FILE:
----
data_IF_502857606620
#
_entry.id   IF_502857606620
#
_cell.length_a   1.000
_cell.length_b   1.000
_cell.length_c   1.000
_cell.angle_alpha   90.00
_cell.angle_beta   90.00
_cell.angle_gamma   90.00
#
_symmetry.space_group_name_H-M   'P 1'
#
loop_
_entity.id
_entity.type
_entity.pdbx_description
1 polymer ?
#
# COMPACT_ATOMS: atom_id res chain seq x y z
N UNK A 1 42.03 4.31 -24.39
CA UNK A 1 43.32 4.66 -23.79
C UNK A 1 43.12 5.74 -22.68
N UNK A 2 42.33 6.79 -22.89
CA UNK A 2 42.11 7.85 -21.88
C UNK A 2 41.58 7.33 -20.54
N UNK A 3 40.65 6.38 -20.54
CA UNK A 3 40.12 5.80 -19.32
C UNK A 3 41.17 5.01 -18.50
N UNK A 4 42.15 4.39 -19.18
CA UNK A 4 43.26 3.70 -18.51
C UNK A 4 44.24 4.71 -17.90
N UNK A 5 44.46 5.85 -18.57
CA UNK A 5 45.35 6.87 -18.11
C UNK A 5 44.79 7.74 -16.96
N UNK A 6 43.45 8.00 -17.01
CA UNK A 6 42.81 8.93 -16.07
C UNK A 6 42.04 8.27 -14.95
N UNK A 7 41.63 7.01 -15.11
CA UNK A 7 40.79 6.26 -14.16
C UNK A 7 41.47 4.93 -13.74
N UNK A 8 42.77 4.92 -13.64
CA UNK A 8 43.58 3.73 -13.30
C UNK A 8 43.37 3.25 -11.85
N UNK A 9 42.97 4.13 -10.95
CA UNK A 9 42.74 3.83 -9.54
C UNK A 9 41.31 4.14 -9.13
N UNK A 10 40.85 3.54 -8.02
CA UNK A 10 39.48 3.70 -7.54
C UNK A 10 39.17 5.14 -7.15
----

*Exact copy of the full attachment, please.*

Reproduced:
data_IF_502857606620
#
_entry.id   IF_502857606620
#
_cell.length_a   1.000
_cell.length_b   1.000
_cell.length_c   1.000
_cell.angle_alpha   90.00
_cell.angle_beta   90.00
_cell.angle_gamma   90.00
#
_symmetry.space_group_name_H-M   'P 1'
#
loop_
_entity.id
_entity.type
_entity.pdbx_description
1 polymer ?
#
# COMPACT_ATOMS: atom_id res chain seq x y z
N UNK A 1 42.03 4.31 -24.39
CA UNK A 1 43.32 4.66 -23.79
C UNK A 1 43.12 5.74 -22.68
N UNK A 2 42.33 6.79 -22.89
CA UNK A 2 42.11 7.85 -21.88
C UNK A 2 41.58 7.33 -20.54
N UNK A 3 40.65 6.38 -20.54
CA UNK A 3 40.12 5.80 -19.32
C UNK A 3 41.17 5.01 -18.50
N UNK A 4 42.15 4.39 -19.18
CA UNK A 4 43.26 3.70 -18.51
C UNK A 4 44.24 4.71 -17.90
N UNK A 5 44.46 5.85 -18.57
CA UNK A 5 45.35 6.87 -18.11
C UNK A 5 44.79 7.74 -16.96
N UNK A 6 43.45 8.00 -17.01
CA UNK A 6 42.81 8.93 -16.07
C UNK A 6 42.04 8.27 -14.95
N UNK A 7 41.63 7.01 -15.11
CA UNK A 7 40.79 6.26 -14.16
C UNK A 7 41.47 4.93 -13.74
N UNK A 8 42.77 4.92 -13.64
CA UNK A 8 43.58 3.73 -13.30
C UNK A 8 43.37 3.25 -11.85
N UNK A 9 42.97 4.13 -10.95
CA UNK A 9 42.74 3.83 -9.54
C UNK A 9 41.31 4.14 -9.13
N UNK A 10 40.85 3.54 -8.02
CA UNK A 10 39.48 3.70 -7.54
C UNK A 10 39.17 5.14 -7.15